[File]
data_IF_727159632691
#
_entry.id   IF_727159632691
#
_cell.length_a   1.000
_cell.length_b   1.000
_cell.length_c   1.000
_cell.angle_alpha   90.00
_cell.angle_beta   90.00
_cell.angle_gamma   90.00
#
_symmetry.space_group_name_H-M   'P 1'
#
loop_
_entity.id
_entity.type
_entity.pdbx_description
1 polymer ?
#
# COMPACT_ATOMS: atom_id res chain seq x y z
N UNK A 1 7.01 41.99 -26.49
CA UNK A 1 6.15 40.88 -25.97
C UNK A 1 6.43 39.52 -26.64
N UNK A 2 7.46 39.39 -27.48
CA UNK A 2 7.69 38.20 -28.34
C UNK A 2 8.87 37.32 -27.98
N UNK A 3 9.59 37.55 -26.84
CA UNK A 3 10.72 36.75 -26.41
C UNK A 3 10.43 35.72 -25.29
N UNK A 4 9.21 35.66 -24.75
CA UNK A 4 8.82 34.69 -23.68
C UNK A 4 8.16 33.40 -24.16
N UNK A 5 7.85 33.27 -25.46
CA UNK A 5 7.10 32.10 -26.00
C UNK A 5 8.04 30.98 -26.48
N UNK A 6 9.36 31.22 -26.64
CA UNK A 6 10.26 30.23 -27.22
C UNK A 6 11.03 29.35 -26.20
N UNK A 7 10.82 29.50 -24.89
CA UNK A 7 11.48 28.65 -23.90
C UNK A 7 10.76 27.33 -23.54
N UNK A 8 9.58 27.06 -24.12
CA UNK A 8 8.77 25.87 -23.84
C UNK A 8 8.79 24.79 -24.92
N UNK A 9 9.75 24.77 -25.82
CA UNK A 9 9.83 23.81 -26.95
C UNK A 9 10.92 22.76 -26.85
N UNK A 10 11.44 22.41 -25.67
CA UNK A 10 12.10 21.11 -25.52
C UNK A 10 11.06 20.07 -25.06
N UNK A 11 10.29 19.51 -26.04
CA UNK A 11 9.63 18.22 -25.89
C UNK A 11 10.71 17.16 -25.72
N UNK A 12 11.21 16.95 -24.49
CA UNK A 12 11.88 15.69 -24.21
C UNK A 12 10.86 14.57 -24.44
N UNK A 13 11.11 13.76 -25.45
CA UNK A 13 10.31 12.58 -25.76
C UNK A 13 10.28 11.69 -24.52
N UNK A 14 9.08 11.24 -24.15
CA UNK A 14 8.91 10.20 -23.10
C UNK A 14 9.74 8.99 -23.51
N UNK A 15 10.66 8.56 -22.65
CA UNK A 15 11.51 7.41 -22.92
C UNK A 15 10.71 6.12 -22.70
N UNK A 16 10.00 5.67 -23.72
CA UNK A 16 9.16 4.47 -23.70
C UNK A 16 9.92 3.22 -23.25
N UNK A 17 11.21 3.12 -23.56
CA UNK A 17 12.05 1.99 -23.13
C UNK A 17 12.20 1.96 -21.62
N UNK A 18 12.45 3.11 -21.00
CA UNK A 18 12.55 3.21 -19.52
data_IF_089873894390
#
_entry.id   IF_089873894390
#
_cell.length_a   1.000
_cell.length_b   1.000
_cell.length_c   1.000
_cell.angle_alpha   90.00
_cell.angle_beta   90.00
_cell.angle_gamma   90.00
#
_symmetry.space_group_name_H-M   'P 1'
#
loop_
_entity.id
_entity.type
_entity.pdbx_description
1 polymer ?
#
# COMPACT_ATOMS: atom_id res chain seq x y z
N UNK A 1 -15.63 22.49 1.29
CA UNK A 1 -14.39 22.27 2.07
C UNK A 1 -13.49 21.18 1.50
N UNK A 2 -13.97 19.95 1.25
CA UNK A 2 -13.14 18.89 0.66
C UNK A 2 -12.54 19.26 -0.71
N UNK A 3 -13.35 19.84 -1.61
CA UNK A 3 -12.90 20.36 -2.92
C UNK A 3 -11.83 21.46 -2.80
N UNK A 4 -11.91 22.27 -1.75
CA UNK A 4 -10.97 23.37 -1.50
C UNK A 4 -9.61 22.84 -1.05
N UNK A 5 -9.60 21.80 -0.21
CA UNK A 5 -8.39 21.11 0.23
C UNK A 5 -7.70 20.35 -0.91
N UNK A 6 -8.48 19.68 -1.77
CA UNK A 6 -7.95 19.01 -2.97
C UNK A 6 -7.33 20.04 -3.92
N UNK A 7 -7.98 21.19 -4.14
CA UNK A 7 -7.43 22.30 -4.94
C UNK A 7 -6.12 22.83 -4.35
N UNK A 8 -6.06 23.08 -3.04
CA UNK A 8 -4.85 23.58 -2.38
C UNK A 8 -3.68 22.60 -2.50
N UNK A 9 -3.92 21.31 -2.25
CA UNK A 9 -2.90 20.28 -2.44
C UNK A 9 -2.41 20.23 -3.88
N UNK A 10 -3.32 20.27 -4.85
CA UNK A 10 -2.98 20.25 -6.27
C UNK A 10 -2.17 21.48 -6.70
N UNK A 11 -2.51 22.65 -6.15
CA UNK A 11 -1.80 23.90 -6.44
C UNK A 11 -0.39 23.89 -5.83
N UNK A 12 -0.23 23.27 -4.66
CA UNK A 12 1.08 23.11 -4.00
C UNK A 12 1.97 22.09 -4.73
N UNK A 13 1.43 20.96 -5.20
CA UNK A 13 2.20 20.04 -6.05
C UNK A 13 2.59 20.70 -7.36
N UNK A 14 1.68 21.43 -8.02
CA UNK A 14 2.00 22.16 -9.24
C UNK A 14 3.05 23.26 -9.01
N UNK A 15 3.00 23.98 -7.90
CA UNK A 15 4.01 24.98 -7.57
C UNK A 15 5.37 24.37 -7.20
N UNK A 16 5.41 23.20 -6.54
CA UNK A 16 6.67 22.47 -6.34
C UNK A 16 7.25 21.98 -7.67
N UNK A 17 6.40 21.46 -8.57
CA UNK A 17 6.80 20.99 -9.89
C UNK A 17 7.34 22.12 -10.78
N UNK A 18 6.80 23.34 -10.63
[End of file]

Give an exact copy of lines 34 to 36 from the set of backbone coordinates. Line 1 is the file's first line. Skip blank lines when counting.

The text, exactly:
CA UNK A 5 7.10 32.10 -26.00
C UNK A 5 8.04 30.98 -26.48
N UNK A 6 9.36 31.22 -26.64